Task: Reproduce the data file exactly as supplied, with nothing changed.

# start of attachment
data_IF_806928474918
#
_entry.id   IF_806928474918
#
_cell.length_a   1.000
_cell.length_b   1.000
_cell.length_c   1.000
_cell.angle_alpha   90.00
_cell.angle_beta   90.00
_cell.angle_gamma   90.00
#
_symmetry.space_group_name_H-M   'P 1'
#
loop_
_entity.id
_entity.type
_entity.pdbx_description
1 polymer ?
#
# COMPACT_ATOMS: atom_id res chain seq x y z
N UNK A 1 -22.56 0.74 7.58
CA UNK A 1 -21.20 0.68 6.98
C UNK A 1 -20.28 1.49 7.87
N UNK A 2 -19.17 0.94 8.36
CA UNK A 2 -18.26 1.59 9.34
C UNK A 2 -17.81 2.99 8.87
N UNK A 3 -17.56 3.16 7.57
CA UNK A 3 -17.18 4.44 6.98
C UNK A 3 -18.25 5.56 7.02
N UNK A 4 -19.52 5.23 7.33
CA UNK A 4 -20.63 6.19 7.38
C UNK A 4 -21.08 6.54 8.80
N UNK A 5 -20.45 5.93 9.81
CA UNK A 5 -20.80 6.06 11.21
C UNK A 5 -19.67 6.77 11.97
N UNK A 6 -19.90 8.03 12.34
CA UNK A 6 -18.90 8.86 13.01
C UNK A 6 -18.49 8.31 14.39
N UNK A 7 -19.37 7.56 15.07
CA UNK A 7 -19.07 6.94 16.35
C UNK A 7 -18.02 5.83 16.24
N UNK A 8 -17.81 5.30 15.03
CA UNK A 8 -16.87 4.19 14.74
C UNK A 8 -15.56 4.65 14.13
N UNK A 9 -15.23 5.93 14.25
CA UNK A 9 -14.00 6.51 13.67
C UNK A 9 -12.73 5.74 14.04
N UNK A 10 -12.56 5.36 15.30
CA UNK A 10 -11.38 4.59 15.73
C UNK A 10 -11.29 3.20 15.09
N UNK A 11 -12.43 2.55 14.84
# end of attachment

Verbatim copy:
data_IF_806928474918
#
_entry.id   IF_806928474918
#
_cell.length_a   1.000
_cell.length_b   1.000
_cell.length_c   1.000
_cell.angle_alpha   90.00
_cell.angle_beta   90.00
_cell.angle_gamma   90.00
#
_symmetry.space_group_name_H-M   'P 1'
#
loop_
_entity.id
_entity.type
_entity.pdbx_description
1 polymer ?
#
# COMPACT_ATOMS: atom_id res chain seq x y z
N UNK A 1 -22.56 0.74 7.58
CA UNK A 1 -21.20 0.68 6.98
C UNK A 1 -20.28 1.49 7.87
N UNK A 2 -19.17 0.94 8.36
CA UNK A 2 -18.26 1.59 9.34
C UNK A 2 -17.81 2.99 8.87
N UNK A 3 -17.56 3.16 7.57
CA UNK A 3 -17.18 4.44 6.98
C UNK A 3 -18.25 5.56 7.02
N UNK A 4 -19.52 5.23 7.33
CA UNK A 4 -20.63 6.19 7.38
C UNK A 4 -21.08 6.54 8.80
N UNK A 5 -20.45 5.93 9.81
CA UNK A 5 -20.80 6.06 11.21
C UNK A 5 -19.67 6.77 11.97
N UNK A 6 -19.90 8.03 12.34
CA UNK A 6 -18.90 8.86 13.01
C UNK A 6 -18.49 8.31 14.39
N UNK A 7 -19.37 7.56 15.07
CA UNK A 7 -19.07 6.94 16.35
C UNK A 7 -18.02 5.83 16.24
N UNK A 8 -17.81 5.30 15.03
CA UNK A 8 -16.87 4.19 14.74
C UNK A 8 -15.56 4.65 14.13
N UNK A 9 -15.23 5.93 14.25
CA UNK A 9 -14.00 6.51 13.67
C UNK A 9 -12.73 5.74 14.04
N UNK A 10 -12.56 5.36 15.30
CA UNK A 10 -11.38 4.59 15.73
C UNK A 10 -11.29 3.20 15.09
N UNK A 11 -12.43 2.55 14.84